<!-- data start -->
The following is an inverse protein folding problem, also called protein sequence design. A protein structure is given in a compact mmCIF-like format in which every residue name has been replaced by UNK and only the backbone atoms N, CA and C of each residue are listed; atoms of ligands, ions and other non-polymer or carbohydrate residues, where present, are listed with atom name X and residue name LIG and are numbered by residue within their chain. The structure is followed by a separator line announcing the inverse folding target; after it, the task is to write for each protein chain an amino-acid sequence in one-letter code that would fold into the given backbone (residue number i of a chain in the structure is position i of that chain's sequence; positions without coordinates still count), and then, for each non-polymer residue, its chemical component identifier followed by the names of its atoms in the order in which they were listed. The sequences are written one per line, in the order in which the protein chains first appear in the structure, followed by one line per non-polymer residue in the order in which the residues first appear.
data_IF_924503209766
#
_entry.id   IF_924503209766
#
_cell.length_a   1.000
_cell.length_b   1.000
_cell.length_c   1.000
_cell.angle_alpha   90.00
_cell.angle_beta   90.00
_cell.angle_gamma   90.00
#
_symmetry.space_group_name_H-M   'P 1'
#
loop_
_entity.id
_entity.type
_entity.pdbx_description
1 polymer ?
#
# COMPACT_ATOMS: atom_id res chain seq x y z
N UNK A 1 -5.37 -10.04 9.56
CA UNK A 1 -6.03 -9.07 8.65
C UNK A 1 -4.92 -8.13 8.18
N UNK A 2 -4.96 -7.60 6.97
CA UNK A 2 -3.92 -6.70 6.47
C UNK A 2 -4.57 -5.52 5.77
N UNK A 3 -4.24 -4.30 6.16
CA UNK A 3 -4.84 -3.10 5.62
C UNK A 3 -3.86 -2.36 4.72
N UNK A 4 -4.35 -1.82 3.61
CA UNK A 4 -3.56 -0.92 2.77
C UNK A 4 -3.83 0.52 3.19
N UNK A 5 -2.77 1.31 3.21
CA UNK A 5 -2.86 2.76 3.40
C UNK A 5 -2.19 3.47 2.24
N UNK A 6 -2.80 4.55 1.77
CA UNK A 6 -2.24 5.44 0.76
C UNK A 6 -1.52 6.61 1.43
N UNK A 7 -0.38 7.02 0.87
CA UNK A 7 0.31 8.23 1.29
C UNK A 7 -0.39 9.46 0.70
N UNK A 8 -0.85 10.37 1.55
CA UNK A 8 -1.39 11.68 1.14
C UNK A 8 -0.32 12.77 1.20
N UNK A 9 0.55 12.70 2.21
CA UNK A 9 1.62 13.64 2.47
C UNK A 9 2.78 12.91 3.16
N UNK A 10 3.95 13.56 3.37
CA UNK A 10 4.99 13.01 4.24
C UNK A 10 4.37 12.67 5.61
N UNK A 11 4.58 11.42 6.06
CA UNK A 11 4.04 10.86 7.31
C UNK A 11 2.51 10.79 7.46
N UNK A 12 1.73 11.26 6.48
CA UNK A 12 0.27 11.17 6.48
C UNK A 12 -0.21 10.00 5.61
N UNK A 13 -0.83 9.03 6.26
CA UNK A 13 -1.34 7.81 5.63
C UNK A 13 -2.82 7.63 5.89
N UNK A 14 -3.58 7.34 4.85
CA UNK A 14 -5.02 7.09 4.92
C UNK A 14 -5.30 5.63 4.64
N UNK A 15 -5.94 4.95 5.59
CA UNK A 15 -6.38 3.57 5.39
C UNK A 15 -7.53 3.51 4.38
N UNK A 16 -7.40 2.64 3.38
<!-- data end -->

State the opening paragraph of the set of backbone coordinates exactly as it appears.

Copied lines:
The following is an inverse protein folding problem, also called protein sequence design. A protein structure is given in a compact mmCIF-like format in which every residue name has been replaced by UNK and only the backbone atoms N, CA and C of each residue are listed; atoms of ligands, ions and other non-polymer or carbohydrate residues, where present, are listed with atom name X and residue name LIG and are numbered by residue within their chain. The structure is followed by a separator line announcing the inverse folding target; after it, the task is to write for each protein chain an amino-acid sequence in one-letter code that would fold into the given backbone (residue number i of a chain in the structure is position i of that chain's sequence; positions without coordinates still count), and then, for each non-polymer residue, its chemical component identifier followed by the names of its atoms in the order in which they were listed. The sequences are written one per line, in the order in which the protein chains first appear in the structure, followed by one line per non-polymer residue in the order in which the residues first appear.